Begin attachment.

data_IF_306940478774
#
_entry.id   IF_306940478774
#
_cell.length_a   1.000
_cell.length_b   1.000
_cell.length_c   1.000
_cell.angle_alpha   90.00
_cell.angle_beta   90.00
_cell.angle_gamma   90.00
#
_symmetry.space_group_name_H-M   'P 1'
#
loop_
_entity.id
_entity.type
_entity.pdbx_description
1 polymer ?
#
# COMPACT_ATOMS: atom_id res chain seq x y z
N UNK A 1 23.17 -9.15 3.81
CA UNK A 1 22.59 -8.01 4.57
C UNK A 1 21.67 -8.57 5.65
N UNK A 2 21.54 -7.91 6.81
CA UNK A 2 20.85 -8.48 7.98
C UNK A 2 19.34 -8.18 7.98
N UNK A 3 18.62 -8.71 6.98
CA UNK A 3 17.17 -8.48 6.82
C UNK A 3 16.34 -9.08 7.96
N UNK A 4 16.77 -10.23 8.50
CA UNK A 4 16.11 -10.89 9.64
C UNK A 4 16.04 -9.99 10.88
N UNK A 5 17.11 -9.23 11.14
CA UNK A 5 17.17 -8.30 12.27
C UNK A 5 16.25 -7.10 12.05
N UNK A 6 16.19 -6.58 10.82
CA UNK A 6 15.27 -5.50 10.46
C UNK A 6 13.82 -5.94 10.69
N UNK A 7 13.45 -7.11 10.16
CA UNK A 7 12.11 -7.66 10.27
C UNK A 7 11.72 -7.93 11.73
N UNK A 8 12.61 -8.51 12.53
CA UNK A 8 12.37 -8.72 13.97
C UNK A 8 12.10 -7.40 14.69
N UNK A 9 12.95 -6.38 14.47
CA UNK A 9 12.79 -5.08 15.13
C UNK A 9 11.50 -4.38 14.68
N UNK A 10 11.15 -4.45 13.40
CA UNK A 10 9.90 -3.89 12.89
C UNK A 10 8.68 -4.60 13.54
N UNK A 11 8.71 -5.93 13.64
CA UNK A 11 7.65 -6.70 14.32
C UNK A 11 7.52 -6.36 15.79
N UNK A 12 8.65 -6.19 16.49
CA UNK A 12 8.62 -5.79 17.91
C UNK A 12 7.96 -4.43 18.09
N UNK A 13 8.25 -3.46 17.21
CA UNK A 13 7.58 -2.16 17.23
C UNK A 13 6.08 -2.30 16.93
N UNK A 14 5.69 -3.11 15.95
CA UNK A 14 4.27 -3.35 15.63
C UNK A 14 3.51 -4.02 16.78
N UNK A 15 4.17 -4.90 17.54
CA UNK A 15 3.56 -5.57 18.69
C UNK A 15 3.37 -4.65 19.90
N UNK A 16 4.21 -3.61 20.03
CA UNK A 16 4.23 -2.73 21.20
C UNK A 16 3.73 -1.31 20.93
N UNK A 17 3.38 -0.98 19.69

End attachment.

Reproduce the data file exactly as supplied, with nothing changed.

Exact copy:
data_IF_306940478774
#
_entry.id   IF_306940478774
#
_cell.length_a   1.000
_cell.length_b   1.000
_cell.length_c   1.000
_cell.angle_alpha   90.00
_cell.angle_beta   90.00
_cell.angle_gamma   90.00
#
_symmetry.space_group_name_H-M   'P 1'
#
loop_
_entity.id
_entity.type
_entity.pdbx_description
1 polymer ?
#
# COMPACT_ATOMS: atom_id res chain seq x y z
N UNK A 1 23.17 -9.15 3.81
CA UNK A 1 22.59 -8.01 4.57
C UNK A 1 21.67 -8.57 5.65
N UNK A 2 21.54 -7.91 6.81
CA UNK A 2 20.85 -8.48 7.98
C UNK A 2 19.34 -8.18 7.98
N UNK A 3 18.62 -8.71 6.98
CA UNK A 3 17.17 -8.48 6.82
C UNK A 3 16.34 -9.08 7.96
N UNK A 4 16.77 -10.23 8.50
CA UNK A 4 16.11 -10.89 9.64
C UNK A 4 16.04 -9.99 10.88
N UNK A 5 17.11 -9.23 11.14
CA UNK A 5 17.17 -8.30 12.27
C UNK A 5 16.25 -7.10 12.05
N UNK A 6 16.19 -6.58 10.82
CA UNK A 6 15.27 -5.50 10.46
C UNK A 6 13.82 -5.94 10.69
N UNK A 7 13.45 -7.11 10.16
CA UNK A 7 12.11 -7.66 10.27
C UNK A 7 11.72 -7.93 11.73
N UNK A 8 12.61 -8.51 12.53
CA UNK A 8 12.37 -8.72 13.97
C UNK A 8 12.10 -7.40 14.69
N UNK A 9 12.95 -6.38 14.47
CA UNK A 9 12.79 -5.08 15.13
C UNK A 9 11.50 -4.38 14.68
N UNK A 10 11.15 -4.45 13.40
CA UNK A 10 9.90 -3.89 12.89
C UNK A 10 8.68 -4.60 13.54
N UNK A 11 8.71 -5.93 13.64
CA UNK A 11 7.65 -6.70 14.32
C UNK A 11 7.52 -6.36 15.79
N UNK A 12 8.65 -6.19 16.49
CA UNK A 12 8.62 -5.79 17.91
C UNK A 12 7.96 -4.43 18.09
N UNK A 13 8.25 -3.46 17.21
CA UNK A 13 7.58 -2.16 17.23
C UNK A 13 6.08 -2.30 16.93
N UNK A 14 5.69 -3.11 15.95
CA UNK A 14 4.27 -3.35 15.63
C UNK A 14 3.51 -4.02 16.78
N UNK A 15 4.17 -4.90 17.54
CA UNK A 15 3.56 -5.57 18.69
C UNK A 15 3.37 -4.65 19.90
N UNK A 16 4.21 -3.61 20.03
CA UNK A 16 4.23 -2.73 21.20
C UNK A 16 3.73 -1.31 20.93
N UNK A 17 3.38 -0.98 19.69